Raising Rowan: A normal pregnancy? (by Mildred Katusabe)

Written by Guest Writer

November 13, 2021

Around 23 weeks, I went with my husband to see our gynecologist to check on my pregnancy.  He said, “I would suggest a 3D scan to rule at any abnormalities”. So when I asked him, “Why?” – (I had not done a 3D scan for any of my other three children) – he said, “well, as you are 39 years of age, we just want to rule anything out”.

Victoria took almost an hour doing the scan. I asked “Why are you taking so long”? “Please let me do my work – I will answer any questions later” she said.  After about an hour she said “everything is ok but there could be a ‘double bubble’” – (whatever that was) – “which could indicate Down syndrome”.  “What in the world is Down syndrome”, I asked?  I had never heard anything about Down syndrome before.  She tried to vaguely explain it, that it was a genetic disorder and to be honest it did not make any sense to us. So we consulted our gynecologist who suggested we do another test.  But it transpired that it could only be done before 23 weeks: it was too late for me to do it.

I remember thinking the scan must have been wrong and my husband commenting that lady seemed a bit crazy.  The gynecologist said we should try another scan a month later.  We went for a different doctor, who, sure enough, put our fears down by saying it looked like he had a VSD (hole in the heart) which normally closes as the baby grows.  The gynecologist decided to line up a paediatric cardiologist to be present at the delivery, just in case there was a problem.  


“The baby is fine”

I went through the pregnancy well, except baby Rowan arrived a week earlier, and had severe jaundice. The pediatrician assured us the baby was well.  My husband asked the Doctor “are you sure the baby is ok, because we were told he might have Down syndrome when my wife was 23 weeks pregnant”?  “Oh yes” said the paediatrician, I am sure the baby is ok, no sign of Down syndrome, and the jaundice will clear in 3 weeks – just keep putting him in the sun every morning”.  But I noticed that Rowan was sleeping too much, he could barely breast feed and I actually had to pinch his feet to get him to make any movement. This prompted me to start Googling information about jaundice and an over-sleeping baby. It all indicated that Rowan might have a heart problem. At 3 weeks we went for a check-up before leaving Kampala to return to our home in Hoima.  Again, we asked the paediatrician, and he assured us the baby was ok.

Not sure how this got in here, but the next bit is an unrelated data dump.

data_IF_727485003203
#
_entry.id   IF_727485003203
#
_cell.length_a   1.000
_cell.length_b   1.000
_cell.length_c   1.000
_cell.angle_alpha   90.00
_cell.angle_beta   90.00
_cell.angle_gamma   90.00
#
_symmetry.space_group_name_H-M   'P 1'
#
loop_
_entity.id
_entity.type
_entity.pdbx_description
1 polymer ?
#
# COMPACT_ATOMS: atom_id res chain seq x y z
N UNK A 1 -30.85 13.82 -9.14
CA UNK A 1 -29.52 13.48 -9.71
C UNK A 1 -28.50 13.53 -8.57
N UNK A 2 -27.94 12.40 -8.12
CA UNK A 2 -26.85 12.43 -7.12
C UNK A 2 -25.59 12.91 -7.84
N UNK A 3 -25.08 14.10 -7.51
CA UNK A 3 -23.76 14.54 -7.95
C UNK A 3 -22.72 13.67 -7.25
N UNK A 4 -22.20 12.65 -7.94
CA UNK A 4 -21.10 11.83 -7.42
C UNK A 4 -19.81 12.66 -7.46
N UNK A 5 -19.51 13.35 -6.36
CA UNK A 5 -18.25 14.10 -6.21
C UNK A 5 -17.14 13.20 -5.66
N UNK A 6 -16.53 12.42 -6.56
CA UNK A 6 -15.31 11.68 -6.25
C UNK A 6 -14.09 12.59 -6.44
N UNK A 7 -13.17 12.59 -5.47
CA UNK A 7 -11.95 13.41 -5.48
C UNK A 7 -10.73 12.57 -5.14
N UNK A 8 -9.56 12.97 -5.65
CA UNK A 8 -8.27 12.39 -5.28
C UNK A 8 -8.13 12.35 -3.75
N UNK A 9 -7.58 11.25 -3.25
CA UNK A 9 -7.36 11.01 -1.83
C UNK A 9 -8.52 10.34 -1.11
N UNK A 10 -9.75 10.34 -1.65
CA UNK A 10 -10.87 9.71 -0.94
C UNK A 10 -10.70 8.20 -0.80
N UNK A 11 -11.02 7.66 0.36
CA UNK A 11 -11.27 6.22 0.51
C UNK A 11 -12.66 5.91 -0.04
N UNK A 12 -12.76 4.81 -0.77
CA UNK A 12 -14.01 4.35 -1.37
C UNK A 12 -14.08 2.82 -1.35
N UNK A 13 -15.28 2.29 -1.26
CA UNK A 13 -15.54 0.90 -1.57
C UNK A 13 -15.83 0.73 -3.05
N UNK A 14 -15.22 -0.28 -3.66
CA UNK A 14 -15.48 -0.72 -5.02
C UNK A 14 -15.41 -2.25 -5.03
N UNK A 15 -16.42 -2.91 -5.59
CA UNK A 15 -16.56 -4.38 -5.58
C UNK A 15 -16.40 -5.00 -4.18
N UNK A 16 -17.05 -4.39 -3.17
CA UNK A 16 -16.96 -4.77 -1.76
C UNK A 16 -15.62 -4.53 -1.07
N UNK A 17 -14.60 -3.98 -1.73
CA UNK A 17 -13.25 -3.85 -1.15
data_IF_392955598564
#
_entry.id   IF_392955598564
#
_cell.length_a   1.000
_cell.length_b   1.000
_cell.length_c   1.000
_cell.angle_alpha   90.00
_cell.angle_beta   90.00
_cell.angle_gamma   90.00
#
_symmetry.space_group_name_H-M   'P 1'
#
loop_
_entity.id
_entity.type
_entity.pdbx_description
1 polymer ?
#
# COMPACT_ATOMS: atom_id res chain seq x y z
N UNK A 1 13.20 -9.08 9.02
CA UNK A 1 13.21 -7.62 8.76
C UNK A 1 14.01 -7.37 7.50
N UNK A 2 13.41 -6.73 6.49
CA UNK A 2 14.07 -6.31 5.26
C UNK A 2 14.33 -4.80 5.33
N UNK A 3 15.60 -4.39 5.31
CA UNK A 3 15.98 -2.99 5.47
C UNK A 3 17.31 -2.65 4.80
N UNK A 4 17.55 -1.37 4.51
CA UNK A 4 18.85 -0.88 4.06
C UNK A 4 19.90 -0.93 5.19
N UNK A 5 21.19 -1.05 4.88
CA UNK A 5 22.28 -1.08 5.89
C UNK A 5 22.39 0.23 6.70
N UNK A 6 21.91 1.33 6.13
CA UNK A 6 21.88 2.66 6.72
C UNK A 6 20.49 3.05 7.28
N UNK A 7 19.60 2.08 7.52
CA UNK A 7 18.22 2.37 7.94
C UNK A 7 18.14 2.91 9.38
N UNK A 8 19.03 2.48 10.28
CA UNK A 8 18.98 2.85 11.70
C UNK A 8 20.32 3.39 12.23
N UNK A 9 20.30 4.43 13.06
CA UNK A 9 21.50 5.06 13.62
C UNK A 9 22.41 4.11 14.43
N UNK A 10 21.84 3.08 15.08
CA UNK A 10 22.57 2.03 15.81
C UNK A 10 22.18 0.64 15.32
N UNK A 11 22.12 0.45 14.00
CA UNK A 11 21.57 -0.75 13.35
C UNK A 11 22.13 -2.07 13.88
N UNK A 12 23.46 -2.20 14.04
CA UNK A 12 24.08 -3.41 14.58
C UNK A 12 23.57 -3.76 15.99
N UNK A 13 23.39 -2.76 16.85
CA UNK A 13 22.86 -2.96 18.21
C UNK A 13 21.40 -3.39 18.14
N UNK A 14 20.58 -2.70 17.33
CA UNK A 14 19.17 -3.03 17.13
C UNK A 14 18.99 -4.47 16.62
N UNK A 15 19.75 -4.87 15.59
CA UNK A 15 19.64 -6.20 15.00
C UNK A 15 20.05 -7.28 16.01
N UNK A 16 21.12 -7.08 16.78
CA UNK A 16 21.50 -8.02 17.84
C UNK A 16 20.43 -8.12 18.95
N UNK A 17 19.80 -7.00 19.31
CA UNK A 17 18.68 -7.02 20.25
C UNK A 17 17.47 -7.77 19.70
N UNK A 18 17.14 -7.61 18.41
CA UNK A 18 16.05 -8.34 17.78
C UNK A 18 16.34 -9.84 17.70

News from the senior paediatrician

After 6 weeks, the jaundice still had not cleared, and we decided to travel back to Kampala, to the hospital, and asked to see the senior paediatrician.  She took just one look at Rowan and asked, “have you done a chromosomal karyotype test, because this baby has Down syndrome”. She put it so bluntly and I can still remember the sound of her voice. “So what would the test do” my husband asked? “Well it would just confirm the diagnosis and exactly which type of syndrome he has”. I remember crying my heart out that day and taking to a Googling session afterwards. I typed in all sorts of questions- “what is Down syndrome? Can it be cured? How do you get Down syndrome? Is it infectious? Is it a mother’s fault that her child has Down syndrome? Thank God I was able to access quite a lot of useful information. I actually learnt a lot, and still learn every day from social media, more than any Doctor could ever know or have the time to explain.

Next: the heart problem

Two days later, we were booked for ECG which turned out to be another traumatizing session.  The cardiologist gave his report:  “your baby has a very complicated heart defect, he has severe AVSD. I don’t think it can be fixed, one of the valves looks to be way too small.  “What do you mean it can’t be fixed”? He looked at me and went back to check again.  “Maybe, maybe not. But even if you were to try, it couldn’t be done in Uganda, you will have try India or USA, and you would need to do it before the baby turns 6 months”. My husband had a chat with the cardiologist who put him in touch with the Chain Of Hope.  We applied and were told that to get it done privately in the UK would cost about £50,000.  We were unsure if they would be able to support us and were worrying about the timescale, so we made further enquiries. Our family members both in Uganda and UK rallied round and sent us money to support us. My sister in law had a contact in India who recommended Narayana Hospital in Bangalore, where the head surgeon was a friend of a friend.  The cost would be closer to £5,000.

Off to India